Country CousinIssue Date: May 22, 2014
Monday, May 26 is Memorial Day, the day we should all ponder the sacrifices of the men and women who fought and died so that our nation could remain free. We owe it to them, and to their memories, to keep it free.
In most communities there will be memorial services in cemeteries, generally sponsored by veterans organizations. Sadly, there is likely to be little participation from those who are not veterans or spouses and children of veterans.
Most of us will put flowers on the graves of those we love who have gone on before us, veterans or not, and some families may spend a little time remembering. If the weather is fine, we will probably observe the holiday with a cookout or other family gathering after a quick visit to the cemetery.
That is good, but really our nation needs two holidays - one to remember all the dear, dead departed, and one specifically to remember those who gave their lives for the rest of us.
Crivitz used to have a Memorial Day parade, not a big gala event with floats and candy like the Fourth of July parade, but more of a ceremonial parade, with marching bands, veterans in vehicles or on foot, Scouts, and some others. As the parade went by those of us who watched fell in behind until we all ended at the cemetery for the Memorial Day services. And generally, most of the community participated, so there was a good crowd for the services, which included speeches, Taps, and a 21-gun salute.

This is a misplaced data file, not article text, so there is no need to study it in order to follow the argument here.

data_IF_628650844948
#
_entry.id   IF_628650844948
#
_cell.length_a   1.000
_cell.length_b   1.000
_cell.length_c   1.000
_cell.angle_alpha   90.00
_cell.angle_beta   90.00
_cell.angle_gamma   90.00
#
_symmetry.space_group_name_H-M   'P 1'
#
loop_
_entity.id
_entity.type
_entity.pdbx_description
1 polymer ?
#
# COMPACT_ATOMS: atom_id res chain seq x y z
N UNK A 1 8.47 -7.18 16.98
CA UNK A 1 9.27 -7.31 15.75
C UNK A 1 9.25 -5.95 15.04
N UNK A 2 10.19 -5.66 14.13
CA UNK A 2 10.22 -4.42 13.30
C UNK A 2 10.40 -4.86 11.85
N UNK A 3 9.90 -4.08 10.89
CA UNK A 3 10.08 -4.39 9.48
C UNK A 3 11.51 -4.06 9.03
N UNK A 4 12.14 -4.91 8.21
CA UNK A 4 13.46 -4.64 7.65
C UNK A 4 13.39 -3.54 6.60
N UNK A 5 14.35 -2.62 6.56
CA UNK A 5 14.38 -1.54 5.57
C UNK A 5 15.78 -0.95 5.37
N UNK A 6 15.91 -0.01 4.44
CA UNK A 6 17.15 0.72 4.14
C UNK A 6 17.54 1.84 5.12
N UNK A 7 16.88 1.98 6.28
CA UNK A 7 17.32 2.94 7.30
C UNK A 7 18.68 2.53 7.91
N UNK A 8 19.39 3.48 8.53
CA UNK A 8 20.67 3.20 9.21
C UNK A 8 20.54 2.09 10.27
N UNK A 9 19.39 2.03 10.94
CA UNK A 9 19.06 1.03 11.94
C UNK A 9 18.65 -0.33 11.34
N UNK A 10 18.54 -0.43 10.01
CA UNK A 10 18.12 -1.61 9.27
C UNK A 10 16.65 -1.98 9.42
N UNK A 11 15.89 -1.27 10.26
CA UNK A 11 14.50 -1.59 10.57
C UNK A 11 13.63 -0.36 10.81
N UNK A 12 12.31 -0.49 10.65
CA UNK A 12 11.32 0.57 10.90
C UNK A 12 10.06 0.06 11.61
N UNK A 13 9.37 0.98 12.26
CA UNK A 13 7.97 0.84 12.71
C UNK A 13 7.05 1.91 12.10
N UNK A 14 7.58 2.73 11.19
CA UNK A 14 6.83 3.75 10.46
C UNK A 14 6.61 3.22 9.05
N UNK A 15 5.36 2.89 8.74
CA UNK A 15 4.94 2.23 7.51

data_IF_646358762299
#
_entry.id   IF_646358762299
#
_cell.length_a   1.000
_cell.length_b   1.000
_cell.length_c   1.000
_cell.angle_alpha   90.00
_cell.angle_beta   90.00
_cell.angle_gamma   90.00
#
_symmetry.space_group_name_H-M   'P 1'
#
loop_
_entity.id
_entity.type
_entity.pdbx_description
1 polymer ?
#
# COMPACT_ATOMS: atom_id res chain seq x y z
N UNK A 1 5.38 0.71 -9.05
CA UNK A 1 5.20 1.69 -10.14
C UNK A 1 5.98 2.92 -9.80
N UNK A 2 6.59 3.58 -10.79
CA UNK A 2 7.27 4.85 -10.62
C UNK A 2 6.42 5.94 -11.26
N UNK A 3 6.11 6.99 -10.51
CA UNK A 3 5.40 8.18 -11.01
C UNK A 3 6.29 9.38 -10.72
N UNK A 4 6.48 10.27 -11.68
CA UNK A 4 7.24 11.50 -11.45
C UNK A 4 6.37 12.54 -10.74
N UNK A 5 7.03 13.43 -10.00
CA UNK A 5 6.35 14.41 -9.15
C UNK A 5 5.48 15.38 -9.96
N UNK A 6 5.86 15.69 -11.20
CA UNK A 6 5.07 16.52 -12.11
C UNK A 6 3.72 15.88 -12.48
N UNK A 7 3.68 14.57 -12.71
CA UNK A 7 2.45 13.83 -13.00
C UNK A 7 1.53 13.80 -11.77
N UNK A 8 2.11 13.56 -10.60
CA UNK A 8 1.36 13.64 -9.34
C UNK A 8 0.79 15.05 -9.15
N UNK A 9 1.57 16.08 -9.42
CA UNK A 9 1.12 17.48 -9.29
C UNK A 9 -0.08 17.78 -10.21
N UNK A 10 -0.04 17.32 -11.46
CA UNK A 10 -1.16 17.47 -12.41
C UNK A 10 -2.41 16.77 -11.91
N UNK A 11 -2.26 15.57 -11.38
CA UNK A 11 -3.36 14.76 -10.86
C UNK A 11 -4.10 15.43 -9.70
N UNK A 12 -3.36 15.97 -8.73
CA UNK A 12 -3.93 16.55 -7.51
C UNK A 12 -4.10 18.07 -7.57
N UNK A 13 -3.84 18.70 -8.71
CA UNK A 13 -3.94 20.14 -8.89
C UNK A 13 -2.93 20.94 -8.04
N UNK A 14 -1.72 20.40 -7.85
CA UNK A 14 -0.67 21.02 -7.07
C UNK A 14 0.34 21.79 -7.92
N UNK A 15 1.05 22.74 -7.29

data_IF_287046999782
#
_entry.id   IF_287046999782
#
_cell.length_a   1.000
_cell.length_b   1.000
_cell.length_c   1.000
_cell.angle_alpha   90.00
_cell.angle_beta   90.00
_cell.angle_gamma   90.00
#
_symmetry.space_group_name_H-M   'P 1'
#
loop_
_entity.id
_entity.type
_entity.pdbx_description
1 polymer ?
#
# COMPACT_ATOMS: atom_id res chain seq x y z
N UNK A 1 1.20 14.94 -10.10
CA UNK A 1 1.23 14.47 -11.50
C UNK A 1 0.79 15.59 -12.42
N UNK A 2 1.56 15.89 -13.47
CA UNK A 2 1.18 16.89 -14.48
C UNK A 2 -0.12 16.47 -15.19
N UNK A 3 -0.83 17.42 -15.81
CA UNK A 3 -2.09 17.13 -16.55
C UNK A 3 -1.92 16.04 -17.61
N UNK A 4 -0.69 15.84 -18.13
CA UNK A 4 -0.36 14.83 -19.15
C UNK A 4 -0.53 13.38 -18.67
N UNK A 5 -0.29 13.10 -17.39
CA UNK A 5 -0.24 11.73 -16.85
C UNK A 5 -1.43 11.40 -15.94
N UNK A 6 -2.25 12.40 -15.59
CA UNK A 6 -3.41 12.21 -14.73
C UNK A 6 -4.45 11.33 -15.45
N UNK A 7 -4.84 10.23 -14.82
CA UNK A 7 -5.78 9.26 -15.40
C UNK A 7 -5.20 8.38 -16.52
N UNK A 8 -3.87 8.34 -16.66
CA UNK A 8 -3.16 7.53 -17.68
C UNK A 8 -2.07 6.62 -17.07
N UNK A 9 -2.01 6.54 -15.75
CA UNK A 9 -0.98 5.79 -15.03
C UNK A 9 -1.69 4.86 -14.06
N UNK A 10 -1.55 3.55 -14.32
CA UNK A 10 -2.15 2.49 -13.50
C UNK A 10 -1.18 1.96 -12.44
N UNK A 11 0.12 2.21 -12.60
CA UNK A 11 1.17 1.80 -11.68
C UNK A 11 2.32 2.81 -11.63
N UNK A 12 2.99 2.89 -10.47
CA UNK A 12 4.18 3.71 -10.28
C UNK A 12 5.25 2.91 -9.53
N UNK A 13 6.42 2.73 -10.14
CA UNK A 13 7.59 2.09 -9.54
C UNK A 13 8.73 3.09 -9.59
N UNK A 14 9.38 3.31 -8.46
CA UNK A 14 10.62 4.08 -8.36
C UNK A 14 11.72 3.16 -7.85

That was a wonderful tradition, and one it would be good to revive, and for other communities to emulate.
A veteran writing on the website: this aint Hell, but you can see it from here, wrote sadly that this weekend we read about sales and vacation deals and holiday specials, but very, very little about observances of what the day really means.
Another, who lost more than a few friends, said he generally spends the day alone. Said he tends to punch out those who wish him, Happy Memorial Day, so its safer to be alone. Significant Memorial Day, yes, but happy? No, not if you spend it remembering fallen brothers and sisters we wont see again until the Final Judgment Day.
President Ronald Reagan was a man with a great talent for inspiring words. He had talent for action and accomplishments, too. But that is for another story, on another day. At Memorial Day Ceremonies at Arlington National Cemetery on May 31, 1982, he declared:
In Americas cities and towns today, flags will be placed on graves in cemeteries; public officials will speak of the sacrifice and the valor of those whose memory we honor.
In 1863, when he dedicated a small cemetery in Pennsylvania marking a terrible collision between the armies of North and South, Abraham Lincoln noted the swift obscurity of such speeches. Well, we know now that Lincoln was wrong about that particular occasion. His remarks commemorating those who gave their last full measure of devotion were long remembered. But since that moment at Gettysburg, few other such addresses have become part of our national heritage - not because of the inadequacy of the speakers, but because of the inadequacy of words.